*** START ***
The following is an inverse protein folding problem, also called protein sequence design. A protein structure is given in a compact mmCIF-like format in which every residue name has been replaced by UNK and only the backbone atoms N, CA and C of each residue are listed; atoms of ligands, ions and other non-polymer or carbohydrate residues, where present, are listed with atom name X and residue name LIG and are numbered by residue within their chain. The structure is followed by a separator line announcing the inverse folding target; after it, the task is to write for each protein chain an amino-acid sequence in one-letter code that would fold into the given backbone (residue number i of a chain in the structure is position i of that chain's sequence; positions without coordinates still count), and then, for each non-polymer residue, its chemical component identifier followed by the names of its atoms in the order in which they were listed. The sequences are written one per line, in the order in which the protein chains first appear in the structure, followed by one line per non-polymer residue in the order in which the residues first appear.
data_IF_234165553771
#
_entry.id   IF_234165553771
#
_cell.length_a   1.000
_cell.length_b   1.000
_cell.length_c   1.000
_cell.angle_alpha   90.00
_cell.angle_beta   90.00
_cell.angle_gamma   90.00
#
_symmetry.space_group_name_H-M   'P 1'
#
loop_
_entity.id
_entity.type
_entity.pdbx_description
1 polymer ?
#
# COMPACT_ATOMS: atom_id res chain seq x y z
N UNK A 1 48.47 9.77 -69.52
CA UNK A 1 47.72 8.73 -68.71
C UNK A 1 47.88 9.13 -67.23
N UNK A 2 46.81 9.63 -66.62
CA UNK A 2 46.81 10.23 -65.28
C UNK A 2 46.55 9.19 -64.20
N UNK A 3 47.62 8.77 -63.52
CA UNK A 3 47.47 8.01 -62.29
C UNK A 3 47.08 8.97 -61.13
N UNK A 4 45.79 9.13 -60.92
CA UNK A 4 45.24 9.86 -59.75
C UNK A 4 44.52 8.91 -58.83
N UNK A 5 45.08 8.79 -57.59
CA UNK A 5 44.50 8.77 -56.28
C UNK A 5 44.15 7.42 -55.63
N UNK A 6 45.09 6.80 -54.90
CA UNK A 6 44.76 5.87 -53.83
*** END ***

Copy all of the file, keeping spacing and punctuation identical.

The following is an inverse protein folding problem, also called protein sequence design. A protein structure is given in a compact mmCIF-like format in which every residue name has been replaced by UNK and only the backbone atoms N, CA and C of each residue are listed; atoms of ligands, ions and other non-polymer or carbohydrate residues, where present, are listed with atom name X and residue name LIG and are numbered by residue within their chain. The structure is followed by a separator line announcing the inverse folding target; after it, the task is to write for each protein chain an amino-acid sequence in one-letter code that would fold into the given backbone (residue number i of a chain in the structure is position i of that chain's sequence; positions without coordinates still count), and then, for each non-polymer residue, its chemical component identifier followed by the names of its atoms in the order in which they were listed. The sequences are written one per line, in the order in which the protein chains first appear in the structure, followed by one line per non-polymer residue in the order in which the residues first appear.
data_IF_234165553771
#
_entry.id   IF_234165553771
#
_cell.length_a   1.000
_cell.length_b   1.000
_cell.length_c   1.000
_cell.angle_alpha   90.00
_cell.angle_beta   90.00
_cell.angle_gamma   90.00
#
_symmetry.space_group_name_H-M   'P 1'
#
loop_
_entity.id
_entity.type
_entity.pdbx_description
1 polymer ?
#
# COMPACT_ATOMS: atom_id res chain seq x y z
N UNK A 1 48.47 9.77 -69.52
CA UNK A 1 47.72 8.73 -68.71
C UNK A 1 47.88 9.13 -67.23
N UNK A 2 46.81 9.63 -66.62
CA UNK A 2 46.81 10.23 -65.28
C UNK A 2 46.55 9.19 -64.20
N UNK A 3 47.62 8.77 -63.52
CA UNK A 3 47.47 8.01 -62.29
C UNK A 3 47.08 8.97 -61.13
N UNK A 4 45.79 9.13 -60.92
CA UNK A 4 45.24 9.86 -59.75
C UNK A 4 44.52 8.91 -58.83
N UNK A 5 45.08 8.79 -57.59
CA UNK A 5 44.50 8.77 -56.28
C UNK A 5 44.15 7.42 -55.63
N UNK A 6 45.09 6.80 -54.90
CA UNK A 6 44.76 5.87 -53.83